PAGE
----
So what do they do while they have it?
To start with they will hook up your ecu and flash in a known good map, this will give a base for the dyno tune. The guys will do a run on the dyno and identify improvements to be made, this will be repeated until they're done, it's really that simple.

Add ons

Race Tools
Race tools is the real highlight of the Woolich products. The Race Tools package allows you to enable Quickshifter, Launch Control and Pit Speed Limiter in the Stock ECU.
It includes:
  • High quality strain gauge Quickshifter with digitally controlled pressure sensing that can be used in regular or race shift pattern. Quickshifter Kill times are configurable per gear and kills both fuel and ignition directly from the ECU. These are Cordona quickshifters and rebranded for Woolich, having tried the dynojet QS and a few others I can honestly say this is the best quickshifter I've used, it's incredibly smooth and the ability to control pressure sensitivity means you get a real positive gear change.
  • Race Tools ECU Key to enable Launch Control and Pit Limiter.
    • Launch Control allows you to modify Delay, Launch RPM, Ramp Time and Ramp RPM
    • Pit Speed Limiter allows you to set the RPM to limit the speed while riding through the pits
    • Auto blipper for clutchless downshifts is available on some models as well
The cost of the Race tools package is around £370, this may seem steep but you get a quality quickshifter with the added benefits of Launch Control and Pit Limiter. Stand alone QS such as the HM SS come in at £350+ so you're getting much more for your money. Parkitt can also add a 2 button switch which will give you the pit limiter button and an on/off switch for rain lights.

Thursday, 16 February 2017

Getting a License - A Novices Guide to Starting Racing

Trackday's are a growing trend amongst the biking community; there's really no other feeling like getting out on track for the first time to test the limits of yourself and your machinery without the threat of a lamp post or car drivers. Trackdays are great fun, rewarding amongst a long list of other perks, but like myself many seek greater things the "Holy Grail of motorcycling" you could call it. I remember sitting there watching Superbike Sunday as Marc Marquez duelled with Jorge Lorenzo at 200 mph, on the edge of human and mechanical possibilities. Crutchlow pinging himself skyward (again), thinking, "I really want to try this, how hard can it really be?" So I set out on a long, tiring, money sapping, time consuming, life changing journey that led me to the start line of an actual race, with people watching!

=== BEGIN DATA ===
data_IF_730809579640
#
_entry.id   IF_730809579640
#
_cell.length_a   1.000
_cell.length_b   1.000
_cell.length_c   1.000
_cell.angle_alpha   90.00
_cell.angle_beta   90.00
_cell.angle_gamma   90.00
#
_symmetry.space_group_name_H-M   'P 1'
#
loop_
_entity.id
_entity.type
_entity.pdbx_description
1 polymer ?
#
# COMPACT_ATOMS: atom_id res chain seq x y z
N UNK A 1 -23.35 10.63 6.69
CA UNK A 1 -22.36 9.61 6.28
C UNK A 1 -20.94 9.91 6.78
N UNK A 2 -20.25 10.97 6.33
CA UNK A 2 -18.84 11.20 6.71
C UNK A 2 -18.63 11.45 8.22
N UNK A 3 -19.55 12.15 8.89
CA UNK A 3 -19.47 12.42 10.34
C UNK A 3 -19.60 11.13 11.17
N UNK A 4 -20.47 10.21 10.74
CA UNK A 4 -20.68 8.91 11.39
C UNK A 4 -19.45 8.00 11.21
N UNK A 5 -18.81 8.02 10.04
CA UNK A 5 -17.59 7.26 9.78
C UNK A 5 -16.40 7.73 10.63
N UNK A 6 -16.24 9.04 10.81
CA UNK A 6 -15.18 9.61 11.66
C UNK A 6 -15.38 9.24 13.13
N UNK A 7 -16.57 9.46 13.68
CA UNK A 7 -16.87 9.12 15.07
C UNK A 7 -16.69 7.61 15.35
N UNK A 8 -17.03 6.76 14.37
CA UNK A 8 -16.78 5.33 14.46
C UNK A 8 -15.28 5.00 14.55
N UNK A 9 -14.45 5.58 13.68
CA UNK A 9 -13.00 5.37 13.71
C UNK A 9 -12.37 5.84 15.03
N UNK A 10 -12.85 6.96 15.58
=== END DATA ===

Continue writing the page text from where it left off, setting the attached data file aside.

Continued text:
If you find yourself reading this, it's not because you can't decide whether you want to race or, it's in your head and nothing is going to stop you (apart from the money, that stops us all!). This guide won't be about helping you chose to race or not, just give you the tools that will allow you to start your journey; it will give you all the information about how to get going in Road Racing. (ACUs term for Short Circuit track racing)

What License Can I apply for? Firstly you need to know what license you're going to apply for. The two available for first timers are: Novice & Intermediate Novice. Below is a extract from the ACU guidelines outlining the requirements for each license.
REMEMBER: If you have a Full UK "A" License, apply for the Intermediate Novice License. This will allow you to enter races on any capacity machine.

Step 1: Filling out the forms
So now you know which license to apply for, there are two options: Online or Paper Form, the good old paper method is probably the best option for new license applications as there are a number of things you need to do before you can send off the form.